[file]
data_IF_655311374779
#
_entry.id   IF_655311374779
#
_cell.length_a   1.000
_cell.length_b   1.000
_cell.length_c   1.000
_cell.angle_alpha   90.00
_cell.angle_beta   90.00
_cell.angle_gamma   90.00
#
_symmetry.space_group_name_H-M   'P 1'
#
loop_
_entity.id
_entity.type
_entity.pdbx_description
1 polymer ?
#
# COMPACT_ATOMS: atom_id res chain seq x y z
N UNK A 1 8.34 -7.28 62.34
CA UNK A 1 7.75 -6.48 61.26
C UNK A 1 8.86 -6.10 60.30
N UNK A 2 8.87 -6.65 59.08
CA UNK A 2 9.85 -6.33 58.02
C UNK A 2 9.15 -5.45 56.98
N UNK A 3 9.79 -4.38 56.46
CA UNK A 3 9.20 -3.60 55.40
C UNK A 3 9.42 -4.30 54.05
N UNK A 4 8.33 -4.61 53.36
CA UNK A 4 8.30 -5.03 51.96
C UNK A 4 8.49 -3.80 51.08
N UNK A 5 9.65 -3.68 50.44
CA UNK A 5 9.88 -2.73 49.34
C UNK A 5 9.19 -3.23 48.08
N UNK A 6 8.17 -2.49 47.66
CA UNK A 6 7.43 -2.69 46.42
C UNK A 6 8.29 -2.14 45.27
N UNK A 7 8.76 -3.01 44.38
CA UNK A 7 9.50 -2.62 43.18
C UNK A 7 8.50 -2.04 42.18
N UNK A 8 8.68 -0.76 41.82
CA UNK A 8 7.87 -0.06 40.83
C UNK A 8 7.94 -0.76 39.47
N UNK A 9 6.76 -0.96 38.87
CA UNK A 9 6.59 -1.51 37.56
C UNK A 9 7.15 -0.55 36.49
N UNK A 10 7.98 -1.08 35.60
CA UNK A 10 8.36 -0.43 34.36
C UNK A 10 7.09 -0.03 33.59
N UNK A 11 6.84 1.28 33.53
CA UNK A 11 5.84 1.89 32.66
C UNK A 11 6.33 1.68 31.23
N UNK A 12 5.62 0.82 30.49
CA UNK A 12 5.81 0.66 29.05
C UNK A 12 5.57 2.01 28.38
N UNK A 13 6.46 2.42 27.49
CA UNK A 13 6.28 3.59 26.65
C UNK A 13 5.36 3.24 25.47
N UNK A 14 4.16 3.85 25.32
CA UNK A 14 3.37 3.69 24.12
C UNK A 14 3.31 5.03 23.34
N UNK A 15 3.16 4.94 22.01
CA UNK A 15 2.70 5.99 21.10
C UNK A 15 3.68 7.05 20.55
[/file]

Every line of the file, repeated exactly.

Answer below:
data_IF_655311374779
#
_entry.id   IF_655311374779
#
_cell.length_a   1.000
_cell.length_b   1.000
_cell.length_c   1.000
_cell.angle_alpha   90.00
_cell.angle_beta   90.00
_cell.angle_gamma   90.00
#
_symmetry.space_group_name_H-M   'P 1'
#
loop_
_entity.id
_entity.type
_entity.pdbx_description
1 polymer ?
#
# COMPACT_ATOMS: atom_id res chain seq x y z
N UNK A 1 8.34 -7.28 62.34
CA UNK A 1 7.75 -6.48 61.26
C UNK A 1 8.86 -6.10 60.30
N UNK A 2 8.87 -6.65 59.08
CA UNK A 2 9.85 -6.33 58.02
C UNK A 2 9.15 -5.45 56.98
N UNK A 3 9.79 -4.38 56.46
CA UNK A 3 9.20 -3.60 55.40
C UNK A 3 9.42 -4.30 54.05
N UNK A 4 8.33 -4.61 53.36
CA UNK A 4 8.30 -5.03 51.96
C UNK A 4 8.49 -3.80 51.08
N UNK A 5 9.65 -3.68 50.44
CA UNK A 5 9.88 -2.73 49.34
C UNK A 5 9.19 -3.23 48.08
N UNK A 6 8.17 -2.49 47.66
CA UNK A 6 7.43 -2.69 46.42
C UNK A 6 8.29 -2.14 45.27
N UNK A 7 8.76 -3.01 44.38
CA UNK A 7 9.50 -2.62 43.18
C UNK A 7 8.50 -2.04 42.18
N UNK A 8 8.68 -0.76 41.82
CA UNK A 8 7.87 -0.06 40.83
C UNK A 8 7.94 -0.76 39.47
N UNK A 9 6.76 -0.96 38.87
CA UNK A 9 6.59 -1.51 37.56
C UNK A 9 7.15 -0.55 36.49
N UNK A 10 7.98 -1.08 35.60
CA UNK A 10 8.36 -0.43 34.36
C UNK A 10 7.09 -0.03 33.59
N UNK A 11 6.84 1.28 33.53
CA UNK A 11 5.84 1.89 32.66
C UNK A 11 6.33 1.68 31.23
N UNK A 12 5.62 0.82 30.49
CA UNK A 12 5.81 0.66 29.05
C UNK A 12 5.57 2.01 28.38
N UNK A 13 6.46 2.42 27.49
CA UNK A 13 6.28 3.59 26.65
C UNK A 13 5.36 3.24 25.47
N UNK A 14 4.16 3.85 25.32
CA UNK A 14 3.37 3.69 24.12
C UNK A 14 3.31 5.03 23.34
N UNK A 15 3.16 4.94 22.01
CA UNK A 15 2.70 5.99 21.10
C UNK A 15 3.68 7.05 20.55